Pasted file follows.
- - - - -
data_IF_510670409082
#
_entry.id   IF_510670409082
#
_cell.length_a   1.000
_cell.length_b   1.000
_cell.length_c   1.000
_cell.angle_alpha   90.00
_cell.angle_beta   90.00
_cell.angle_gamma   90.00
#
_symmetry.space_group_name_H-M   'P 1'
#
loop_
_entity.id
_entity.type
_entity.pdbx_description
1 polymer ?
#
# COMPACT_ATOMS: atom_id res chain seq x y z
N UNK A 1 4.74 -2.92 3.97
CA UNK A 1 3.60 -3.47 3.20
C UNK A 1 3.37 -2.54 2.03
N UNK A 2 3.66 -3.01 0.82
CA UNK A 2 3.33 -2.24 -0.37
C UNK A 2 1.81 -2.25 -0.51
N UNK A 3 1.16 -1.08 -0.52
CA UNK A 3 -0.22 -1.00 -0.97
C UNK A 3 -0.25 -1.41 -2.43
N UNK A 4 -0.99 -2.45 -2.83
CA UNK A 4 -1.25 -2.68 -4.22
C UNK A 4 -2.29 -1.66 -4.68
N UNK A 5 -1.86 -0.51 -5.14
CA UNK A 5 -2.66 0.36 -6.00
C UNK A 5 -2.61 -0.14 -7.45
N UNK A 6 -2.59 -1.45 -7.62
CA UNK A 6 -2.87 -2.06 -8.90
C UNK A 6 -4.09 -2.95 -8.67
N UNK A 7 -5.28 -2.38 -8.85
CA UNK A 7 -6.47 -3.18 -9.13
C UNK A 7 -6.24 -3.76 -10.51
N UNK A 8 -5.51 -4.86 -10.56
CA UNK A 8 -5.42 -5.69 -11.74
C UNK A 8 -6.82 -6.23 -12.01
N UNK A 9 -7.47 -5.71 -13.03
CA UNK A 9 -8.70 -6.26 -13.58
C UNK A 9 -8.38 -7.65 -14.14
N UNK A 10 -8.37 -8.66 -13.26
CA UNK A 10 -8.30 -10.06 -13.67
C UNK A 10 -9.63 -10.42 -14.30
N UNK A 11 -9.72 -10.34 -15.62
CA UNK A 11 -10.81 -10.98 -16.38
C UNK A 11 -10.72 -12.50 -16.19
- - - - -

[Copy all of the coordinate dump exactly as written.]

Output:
data_IF_510670409082
#
_entry.id   IF_510670409082
#
_cell.length_a   1.000
_cell.length_b   1.000
_cell.length_c   1.000
_cell.angle_alpha   90.00
_cell.angle_beta   90.00
_cell.angle_gamma   90.00
#
_symmetry.space_group_name_H-M   'P 1'
#
loop_
_entity.id
_entity.type
_entity.pdbx_description
1 polymer ?
#
# COMPACT_ATOMS: atom_id res chain seq x y z
N UNK A 1 4.74 -2.92 3.97
CA UNK A 1 3.60 -3.47 3.20
C UNK A 1 3.37 -2.54 2.03
N UNK A 2 3.66 -3.01 0.82
CA UNK A 2 3.33 -2.24 -0.37
C UNK A 2 1.81 -2.25 -0.51
N UNK A 3 1.16 -1.08 -0.52
CA UNK A 3 -0.22 -1.00 -0.97
C UNK A 3 -0.25 -1.41 -2.43
N UNK A 4 -0.99 -2.45 -2.83
CA UNK A 4 -1.25 -2.68 -4.22
C UNK A 4 -2.29 -1.66 -4.68
N UNK A 5 -1.86 -0.51 -5.14
CA UNK A 5 -2.66 0.36 -6.00
C UNK A 5 -2.61 -0.14 -7.45
N UNK A 6 -2.59 -1.45 -7.62
CA UNK A 6 -2.87 -2.06 -8.90
C UNK A 6 -4.09 -2.95 -8.67
N UNK A 7 -5.28 -2.38 -8.85
CA UNK A 7 -6.47 -3.18 -9.13
C UNK A 7 -6.24 -3.76 -10.51
N UNK A 8 -5.51 -4.86 -10.56
CA UNK A 8 -5.42 -5.69 -11.74
C UNK A 8 -6.82 -6.23 -12.01
N UNK A 9 -7.47 -5.71 -13.03
CA UNK A 9 -8.70 -6.26 -13.58
C UNK A 9 -8.38 -7.65 -14.14
N UNK A 10 -8.37 -8.66 -13.26
CA UNK A 10 -8.30 -10.06 -13.67
C UNK A 10 -9.63 -10.42 -14.30
N UNK A 11 -9.72 -10.34 -15.62
CA UNK A 11 -10.81 -10.98 -16.38
C UNK A 11 -10.72 -12.50 -16.19